Worried about a friend?
Being a good friend is tough at the best of times, right? But trying to be there can be extra hard sometimes, especially if it feels like they’re being distant recently. Maybe they’re seeing someone new and something’s just different about them. Maybe they’ve started to change how they dress. Maybe they’re not around as much – and maybe when you do see them, they’re quieter and more distracted.
If you’re concerned that your friend could be spending time with someone who doesn’t treat them well, then here are some suggestions to help them. Remember, you’re not on your own – if you feel overwhelmed, worried or like your friend may be in danger, you can speak to Women’s Aid.
1. Start by observing – what are the differences in your friend’s behaviour?
Does their phone buzz constantly? Do they seem afraid to wear certain outfits or to talk to certain people, when that wasn’t the case before? There’s a lot we can pick up on just from watching and listening, particularly with someone we know really well.
2. Text them to check in, ask them to hang out – make sure they know you’re there for them.
It can be tempting to rush in, all guns blazing. But too intense an approach can be overwhelming. All you need to do is keep reinforcing that you are a loyal, non-judgemental mate who isn’t going anywhere. Text them to check in. Ask them to hang out at the weekend. Remind them that you’re always around for chats.
3. Try to avoid any accusatory conversations with them – it may push them away
I get it: sometimes you just want to march up to your friend and be like “WHAT IS GOING ON? WHY ARE YOU BEING LIKE THIS?!” But that kind of approach can come across as harsh or disapproving, rather than honest or caring.
Abusers often isolate their boyfriend or girlfriend from loved ones. My own abuser used to tell me that my friends hated me, and that my mum was controlling. Every time anyone raised concerns about the relationship with me, we’d end up arguing – then, when I told my boyfriend about it, he’d say, “I told you so!” and I’d think, “Yeah, you were right.” By the time we broke up, I had almost no one.
4. But don’t forget to share your opinion – they need to know when things are NOT okay.
When I brought up concerns about my relationship with some friends they raised their eyebrows, but never said, “Wow, that’s awful!”
When I broke up with my boyfriend, they told me, “We’re so glad you’re not with him – we always hated him but didn’t know what to say.” I was shocked. Confiding in them about my abuse was my way of asking, “Is this okay?”
It wasn’t their fault, and they were just trying to be polite. But if your friend confides in you or you see some unacceptable behaviour from their abuser, say, “This is not okay. What can I do to help?”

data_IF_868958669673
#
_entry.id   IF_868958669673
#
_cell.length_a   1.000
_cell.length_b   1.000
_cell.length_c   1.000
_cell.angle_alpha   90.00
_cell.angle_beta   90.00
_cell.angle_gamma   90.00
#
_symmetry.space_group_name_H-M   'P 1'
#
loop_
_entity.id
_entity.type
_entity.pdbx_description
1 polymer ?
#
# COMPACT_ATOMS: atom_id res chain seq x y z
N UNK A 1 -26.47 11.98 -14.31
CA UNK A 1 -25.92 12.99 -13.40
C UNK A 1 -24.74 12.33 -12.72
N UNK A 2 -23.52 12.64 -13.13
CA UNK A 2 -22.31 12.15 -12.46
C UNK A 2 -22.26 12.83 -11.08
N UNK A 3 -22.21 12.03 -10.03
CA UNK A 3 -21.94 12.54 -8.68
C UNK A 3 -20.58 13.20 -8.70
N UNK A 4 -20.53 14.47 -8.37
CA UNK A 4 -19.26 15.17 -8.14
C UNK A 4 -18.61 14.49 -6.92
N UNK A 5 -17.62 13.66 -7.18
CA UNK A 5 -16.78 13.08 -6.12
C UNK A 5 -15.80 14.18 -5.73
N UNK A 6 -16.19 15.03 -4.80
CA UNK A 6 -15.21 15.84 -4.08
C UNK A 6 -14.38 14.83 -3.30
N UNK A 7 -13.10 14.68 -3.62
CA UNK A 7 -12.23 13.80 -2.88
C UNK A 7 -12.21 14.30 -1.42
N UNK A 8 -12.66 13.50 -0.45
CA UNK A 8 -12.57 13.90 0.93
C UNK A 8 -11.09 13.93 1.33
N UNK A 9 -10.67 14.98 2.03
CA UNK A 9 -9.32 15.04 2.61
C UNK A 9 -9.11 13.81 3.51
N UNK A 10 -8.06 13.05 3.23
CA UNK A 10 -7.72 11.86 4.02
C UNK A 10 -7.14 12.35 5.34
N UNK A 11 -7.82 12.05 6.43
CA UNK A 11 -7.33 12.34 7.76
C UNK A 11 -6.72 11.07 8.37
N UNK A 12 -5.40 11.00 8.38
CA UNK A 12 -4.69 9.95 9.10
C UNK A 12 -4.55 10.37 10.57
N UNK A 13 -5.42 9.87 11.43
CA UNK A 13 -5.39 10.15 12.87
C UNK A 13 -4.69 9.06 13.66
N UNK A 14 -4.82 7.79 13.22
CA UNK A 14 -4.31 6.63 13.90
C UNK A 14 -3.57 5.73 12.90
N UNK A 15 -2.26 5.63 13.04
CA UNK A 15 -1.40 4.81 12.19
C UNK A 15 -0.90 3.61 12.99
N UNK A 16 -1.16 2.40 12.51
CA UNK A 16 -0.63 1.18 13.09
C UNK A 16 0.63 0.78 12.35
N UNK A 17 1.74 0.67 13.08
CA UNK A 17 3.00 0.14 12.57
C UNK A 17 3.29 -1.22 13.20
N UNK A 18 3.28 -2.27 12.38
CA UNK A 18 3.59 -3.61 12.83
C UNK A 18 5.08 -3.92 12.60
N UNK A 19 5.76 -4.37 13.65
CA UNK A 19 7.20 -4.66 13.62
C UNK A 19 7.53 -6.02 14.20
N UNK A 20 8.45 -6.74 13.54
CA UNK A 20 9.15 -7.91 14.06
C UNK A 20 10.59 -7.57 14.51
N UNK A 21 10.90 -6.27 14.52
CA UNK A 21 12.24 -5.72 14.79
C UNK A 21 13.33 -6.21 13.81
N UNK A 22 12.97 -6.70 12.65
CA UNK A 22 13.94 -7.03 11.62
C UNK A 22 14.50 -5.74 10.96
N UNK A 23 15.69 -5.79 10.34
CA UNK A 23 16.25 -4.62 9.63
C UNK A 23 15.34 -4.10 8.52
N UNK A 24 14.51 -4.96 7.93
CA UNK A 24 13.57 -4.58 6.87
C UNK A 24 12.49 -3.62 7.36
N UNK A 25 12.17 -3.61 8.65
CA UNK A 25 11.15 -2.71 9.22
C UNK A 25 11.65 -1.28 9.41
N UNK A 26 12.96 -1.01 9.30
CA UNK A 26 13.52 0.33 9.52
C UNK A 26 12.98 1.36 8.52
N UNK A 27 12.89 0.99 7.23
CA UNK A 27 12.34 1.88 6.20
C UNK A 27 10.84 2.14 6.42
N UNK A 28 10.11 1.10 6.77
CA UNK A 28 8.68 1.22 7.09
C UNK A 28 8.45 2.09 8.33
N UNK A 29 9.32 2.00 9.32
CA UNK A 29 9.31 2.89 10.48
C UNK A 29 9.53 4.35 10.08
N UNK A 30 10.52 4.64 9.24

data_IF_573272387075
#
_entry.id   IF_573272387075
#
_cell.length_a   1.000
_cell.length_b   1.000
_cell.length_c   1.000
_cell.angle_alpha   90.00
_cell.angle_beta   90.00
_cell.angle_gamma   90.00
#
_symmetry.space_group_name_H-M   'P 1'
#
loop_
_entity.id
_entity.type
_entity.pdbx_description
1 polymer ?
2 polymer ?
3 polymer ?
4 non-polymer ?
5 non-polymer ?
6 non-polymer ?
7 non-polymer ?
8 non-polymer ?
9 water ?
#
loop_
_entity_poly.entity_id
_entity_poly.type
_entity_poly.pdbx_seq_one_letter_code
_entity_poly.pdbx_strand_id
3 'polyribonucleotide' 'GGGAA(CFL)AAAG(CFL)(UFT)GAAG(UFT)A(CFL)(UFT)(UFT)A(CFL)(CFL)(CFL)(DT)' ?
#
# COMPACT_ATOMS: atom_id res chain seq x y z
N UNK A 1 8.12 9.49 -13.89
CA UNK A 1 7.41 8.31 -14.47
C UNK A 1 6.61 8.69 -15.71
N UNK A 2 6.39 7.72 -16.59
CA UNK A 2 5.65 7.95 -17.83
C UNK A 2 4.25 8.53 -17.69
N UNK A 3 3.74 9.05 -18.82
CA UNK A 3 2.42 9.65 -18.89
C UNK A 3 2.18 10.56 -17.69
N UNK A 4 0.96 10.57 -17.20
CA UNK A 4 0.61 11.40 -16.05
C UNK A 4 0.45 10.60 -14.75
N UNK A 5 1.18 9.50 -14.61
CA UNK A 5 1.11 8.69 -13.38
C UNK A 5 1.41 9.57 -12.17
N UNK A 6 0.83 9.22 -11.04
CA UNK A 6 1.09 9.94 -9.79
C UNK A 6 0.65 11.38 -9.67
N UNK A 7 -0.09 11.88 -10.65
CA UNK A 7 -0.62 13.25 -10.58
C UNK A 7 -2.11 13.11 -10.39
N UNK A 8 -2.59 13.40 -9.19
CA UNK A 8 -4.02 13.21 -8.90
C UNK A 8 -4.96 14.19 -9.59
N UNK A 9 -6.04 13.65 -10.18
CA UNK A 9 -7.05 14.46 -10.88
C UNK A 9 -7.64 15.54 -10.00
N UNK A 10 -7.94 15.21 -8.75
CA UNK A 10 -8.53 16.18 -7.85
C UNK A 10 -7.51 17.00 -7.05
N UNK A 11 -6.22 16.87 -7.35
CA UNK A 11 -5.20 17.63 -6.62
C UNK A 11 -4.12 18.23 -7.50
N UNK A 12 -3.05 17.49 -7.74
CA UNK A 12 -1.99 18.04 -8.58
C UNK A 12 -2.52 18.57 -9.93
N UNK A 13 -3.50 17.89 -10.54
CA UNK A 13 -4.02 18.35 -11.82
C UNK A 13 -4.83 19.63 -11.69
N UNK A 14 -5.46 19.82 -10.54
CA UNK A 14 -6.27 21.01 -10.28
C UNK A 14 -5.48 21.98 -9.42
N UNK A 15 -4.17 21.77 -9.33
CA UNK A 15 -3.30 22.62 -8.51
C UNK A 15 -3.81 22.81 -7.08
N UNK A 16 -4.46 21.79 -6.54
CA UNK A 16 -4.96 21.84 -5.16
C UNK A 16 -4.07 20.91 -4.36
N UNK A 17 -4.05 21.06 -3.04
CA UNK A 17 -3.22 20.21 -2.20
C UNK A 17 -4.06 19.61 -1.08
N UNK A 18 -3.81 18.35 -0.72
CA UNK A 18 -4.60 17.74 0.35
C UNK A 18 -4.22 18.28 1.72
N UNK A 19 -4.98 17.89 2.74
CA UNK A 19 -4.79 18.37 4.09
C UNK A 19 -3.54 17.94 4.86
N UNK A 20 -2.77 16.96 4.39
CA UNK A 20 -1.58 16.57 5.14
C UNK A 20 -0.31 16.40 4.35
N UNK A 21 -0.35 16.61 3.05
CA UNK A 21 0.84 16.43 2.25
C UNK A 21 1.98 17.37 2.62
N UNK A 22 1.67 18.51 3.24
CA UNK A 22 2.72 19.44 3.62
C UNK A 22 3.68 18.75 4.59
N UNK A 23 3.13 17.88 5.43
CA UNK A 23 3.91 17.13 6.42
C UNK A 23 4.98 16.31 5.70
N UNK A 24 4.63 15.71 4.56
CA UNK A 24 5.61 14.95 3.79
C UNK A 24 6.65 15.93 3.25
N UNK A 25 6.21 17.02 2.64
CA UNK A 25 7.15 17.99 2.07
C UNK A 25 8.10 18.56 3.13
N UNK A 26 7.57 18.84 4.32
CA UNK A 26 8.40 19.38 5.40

5. Give them a chance to talk – don’t pounce on them or talk over them.
My friends asked me to meet up with them in Pizza Hut – with me alone on one side of the table, as if I was interviewing for a job – and said, “What is going on with you? We want our old friend back.” They kept using the word ‘we’ and it made me feel like they’d been talking behind my back and judging me. To be grilled in front of all of them felt horrible.
I left as quickly as I could and ran straight to my boyfriend’s house, saying, “You were right about them! They’re so mean!” My friends had meant well. But their approach actually pushed me closer to my boyfriend. Giving your friend a chance to tell you their side of things can help a lot. Remember, they’re most likely dealing with someone who’s quite controlling and demanding, so they’re probably feeling really stressed and tense.
Top tips to have those difficult conversations:
Believe them: Remember, it’s not up to you to decide whether your friend is telling you the truth. You just need to listen and believe what they’re saying. Talking about abuse can be very difficult.
Be supportive: You might say, “I’m glad you told me about this. Thanks for trusting me.”
Don’t judge or criticise. Saying things like, “How can you put up with this?” won’t help your friend. Just thank them for trusting you enough to talk to them. Also, don’t criticise the abuser – remember, it’s more than likely going to be someone they care about and love.
Be honest: Don’t be afraid to tell your friend that you’re worried about them, that you think they may need help and that maybe they should tell someone else about what’s going on.
“It’s not your fault”: Tell your friend that they’re not to blame and they’re not responsible for what’s happening.
Express your concern: It’s up to your friend to decide whether to tell another adult or not. But it’s OK for YOU to tell someone if you’re really worried that your friend might get hurt. But be honest about this – tell them who you’re going to talk to so they don’t feel you’re sneaking around behind their back.
Thank your friend for trusting you and let them know how strong they are – talking about violence and abuse takes a lot of strength and courage.
6. Don’t take things personally – this isn’t about you.
One of the saddest moments for me was when my friend sent me an email telling me how hurt she was that I hadn’t showed up to her 18th birthday party. But I couldn’t bring myself to tell her the truth – I was choosing the scenario that would land me in the least amount of ‘trouble’ with my abuser. Please don’t take things personally – I know it’s hard not to, but your friend is in a very stressful and potentially scary situation right now.
Matilda D ❤️
This survivor’s name has been changed to protect her identity